Suppose I have two $n$-cycles $\rho_1$ and $\rho_2$ from the same group $S_n$. I want to know how to calculate the number of adjacent transpositions I need to apply to $\rho_1$ to get $\rho_2$. It might be unclear what I mean, so here's an example:
Let $n=4$, $\rho_1 = (1423)$ and $\rho_2 = (1243)$. The answer I am looking for is that 1 adjacent transposition is needed, since you can swap the 4 and the 2. If $\rho_1 = (1234)$ and $\rho_2 = (1423)$, the answer is also 1, since I can swap the 4 and the 1.
Here are some things I have thought about to simplify the problem:
I can rename elements so $\rho_1$ is $(1 \ldots n)$, then the question is how many adjacent (where I consider the first and last elements to be adjacent) transpositions of the list $\rho_2$ (if I have a cycle $(abc)$, the list is just $[a,b,c]$) do I need to perform to sort it (where I consider it sorted if it gives the cycle $\rho_1$, i.e. there is only 1 inversion in the list).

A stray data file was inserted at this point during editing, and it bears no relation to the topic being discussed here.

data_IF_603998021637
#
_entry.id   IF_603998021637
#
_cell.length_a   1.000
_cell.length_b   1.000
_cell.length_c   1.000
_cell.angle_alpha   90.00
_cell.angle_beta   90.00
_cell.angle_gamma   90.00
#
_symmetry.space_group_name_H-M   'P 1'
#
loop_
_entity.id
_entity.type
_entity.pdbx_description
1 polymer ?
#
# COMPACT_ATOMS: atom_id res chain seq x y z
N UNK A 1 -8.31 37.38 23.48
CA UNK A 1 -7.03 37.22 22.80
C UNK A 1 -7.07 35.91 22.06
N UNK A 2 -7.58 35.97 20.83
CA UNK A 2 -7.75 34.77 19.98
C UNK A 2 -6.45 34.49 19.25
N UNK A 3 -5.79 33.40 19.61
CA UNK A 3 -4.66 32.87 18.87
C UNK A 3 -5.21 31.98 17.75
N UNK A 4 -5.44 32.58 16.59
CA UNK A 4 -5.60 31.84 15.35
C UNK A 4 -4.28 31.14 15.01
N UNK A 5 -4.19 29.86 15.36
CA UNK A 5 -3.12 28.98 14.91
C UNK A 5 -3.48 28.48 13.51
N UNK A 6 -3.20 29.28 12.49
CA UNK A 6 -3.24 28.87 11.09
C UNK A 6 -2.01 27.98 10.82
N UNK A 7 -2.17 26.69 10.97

There are some related properties of a permutation, like inversion number, that I think are closely related to this problem, but I'm not sure how to apply them to this problem, since usually what is talked about is lists that aren't cyclic.